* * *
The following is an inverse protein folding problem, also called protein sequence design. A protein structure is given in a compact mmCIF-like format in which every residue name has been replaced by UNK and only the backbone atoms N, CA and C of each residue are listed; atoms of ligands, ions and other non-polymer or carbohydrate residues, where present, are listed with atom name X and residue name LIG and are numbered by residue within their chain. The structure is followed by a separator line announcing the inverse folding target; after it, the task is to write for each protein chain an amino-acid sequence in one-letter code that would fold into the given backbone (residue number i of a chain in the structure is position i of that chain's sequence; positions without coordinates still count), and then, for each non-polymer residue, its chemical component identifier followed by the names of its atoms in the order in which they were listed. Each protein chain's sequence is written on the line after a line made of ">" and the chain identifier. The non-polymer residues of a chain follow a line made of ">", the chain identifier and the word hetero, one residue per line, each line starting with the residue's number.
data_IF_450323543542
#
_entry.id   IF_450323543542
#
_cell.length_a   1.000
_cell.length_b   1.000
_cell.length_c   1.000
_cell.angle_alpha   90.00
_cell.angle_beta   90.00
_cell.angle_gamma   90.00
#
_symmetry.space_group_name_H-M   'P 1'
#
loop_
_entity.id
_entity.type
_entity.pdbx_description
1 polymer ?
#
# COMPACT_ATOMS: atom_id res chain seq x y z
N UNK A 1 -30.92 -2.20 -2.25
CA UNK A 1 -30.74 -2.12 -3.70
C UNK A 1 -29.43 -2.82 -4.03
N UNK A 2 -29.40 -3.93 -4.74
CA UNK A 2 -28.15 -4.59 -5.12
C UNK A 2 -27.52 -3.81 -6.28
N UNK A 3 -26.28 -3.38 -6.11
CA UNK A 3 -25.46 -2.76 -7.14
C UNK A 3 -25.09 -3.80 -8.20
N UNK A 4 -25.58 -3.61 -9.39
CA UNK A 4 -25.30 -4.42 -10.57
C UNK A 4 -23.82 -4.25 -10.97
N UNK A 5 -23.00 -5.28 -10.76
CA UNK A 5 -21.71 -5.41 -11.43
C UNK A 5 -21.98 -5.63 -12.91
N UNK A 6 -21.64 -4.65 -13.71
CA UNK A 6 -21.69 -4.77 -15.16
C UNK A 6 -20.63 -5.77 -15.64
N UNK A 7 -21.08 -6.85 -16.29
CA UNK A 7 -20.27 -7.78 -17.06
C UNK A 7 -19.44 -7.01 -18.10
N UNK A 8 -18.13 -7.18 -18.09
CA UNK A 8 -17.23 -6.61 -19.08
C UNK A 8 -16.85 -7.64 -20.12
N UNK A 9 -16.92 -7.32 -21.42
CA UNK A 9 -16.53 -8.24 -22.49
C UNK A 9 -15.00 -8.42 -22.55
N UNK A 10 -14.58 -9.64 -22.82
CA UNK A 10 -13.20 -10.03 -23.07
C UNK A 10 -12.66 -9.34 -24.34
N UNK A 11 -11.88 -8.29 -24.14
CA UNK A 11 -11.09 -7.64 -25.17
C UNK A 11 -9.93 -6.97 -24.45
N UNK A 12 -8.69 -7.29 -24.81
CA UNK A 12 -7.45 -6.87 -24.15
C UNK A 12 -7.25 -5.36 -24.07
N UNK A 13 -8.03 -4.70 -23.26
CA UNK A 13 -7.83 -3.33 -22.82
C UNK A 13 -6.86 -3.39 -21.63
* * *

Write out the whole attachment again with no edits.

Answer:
The following is an inverse protein folding problem, also called protein sequence design. A protein structure is given in a compact mmCIF-like format in which every residue name has been replaced by UNK and only the backbone atoms N, CA and C of each residue are listed; atoms of ligands, ions and other non-polymer or carbohydrate residues, where present, are listed with atom name X and residue name LIG and are numbered by residue within their chain. The structure is followed by a separator line announcing the inverse folding target; after it, the task is to write for each protein chain an amino-acid sequence in one-letter code that would fold into the given backbone (residue number i of a chain in the structure is position i of that chain's sequence; positions without coordinates still count), and then, for each non-polymer residue, its chemical component identifier followed by the names of its atoms in the order in which they were listed. Each protein chain's sequence is written on the line after a line made of ">" and the chain identifier. The non-polymer residues of a chain follow a line made of ">", the chain identifier and the word hetero, one residue per line, each line starting with the residue's number.
data_IF_450323543542
#
_entry.id   IF_450323543542
#
_cell.length_a   1.000
_cell.length_b   1.000
_cell.length_c   1.000
_cell.angle_alpha   90.00
_cell.angle_beta   90.00
_cell.angle_gamma   90.00
#
_symmetry.space_group_name_H-M   'P 1'
#
loop_
_entity.id
_entity.type
_entity.pdbx_description
1 polymer ?
#
# COMPACT_ATOMS: atom_id res chain seq x y z
N UNK A 1 -30.92 -2.20 -2.25
CA UNK A 1 -30.74 -2.12 -3.70
C UNK A 1 -29.43 -2.82 -4.03
N UNK A 2 -29.40 -3.93 -4.74
CA UNK A 2 -28.15 -4.59 -5.12
C UNK A 2 -27.52 -3.81 -6.28
N UNK A 3 -26.28 -3.38 -6.11
CA UNK A 3 -25.46 -2.76 -7.14
C UNK A 3 -25.09 -3.80 -8.20
N UNK A 4 -25.58 -3.61 -9.39
CA UNK A 4 -25.30 -4.42 -10.57
C UNK A 4 -23.82 -4.25 -10.97
N UNK A 5 -23.00 -5.28 -10.76
CA UNK A 5 -21.71 -5.41 -11.43
C UNK A 5 -21.98 -5.63 -12.91
N UNK A 6 -21.64 -4.65 -13.71
CA UNK A 6 -21.69 -4.77 -15.16
C UNK A 6 -20.63 -5.77 -15.64
N UNK A 7 -21.08 -6.85 -16.29
CA UNK A 7 -20.27 -7.78 -17.06
C UNK A 7 -19.44 -7.01 -18.10
N UNK A 8 -18.13 -7.18 -18.09
CA UNK A 8 -17.23 -6.61 -19.08
C UNK A 8 -16.85 -7.64 -20.12
N UNK A 9 -16.92 -7.32 -21.42
CA UNK A 9 -16.53 -8.24 -22.49
C UNK A 9 -15.00 -8.42 -22.55
N UNK A 10 -14.58 -9.64 -22.82
CA UNK A 10 -13.20 -10.03 -23.07
C UNK A 10 -12.66 -9.34 -24.34
N UNK A 11 -11.88 -8.29 -24.14
CA UNK A 11 -11.09 -7.64 -25.17
C UNK A 11 -9.93 -6.97 -24.45
N UNK A 12 -8.69 -7.29 -24.81
CA UNK A 12 -7.45 -6.87 -24.15
C UNK A 12 -7.25 -5.36 -24.07
N UNK A 13 -8.03 -4.70 -23.26
CA UNK A 13 -7.83 -3.33 -22.82
C UNK A 13 -6.86 -3.39 -21.63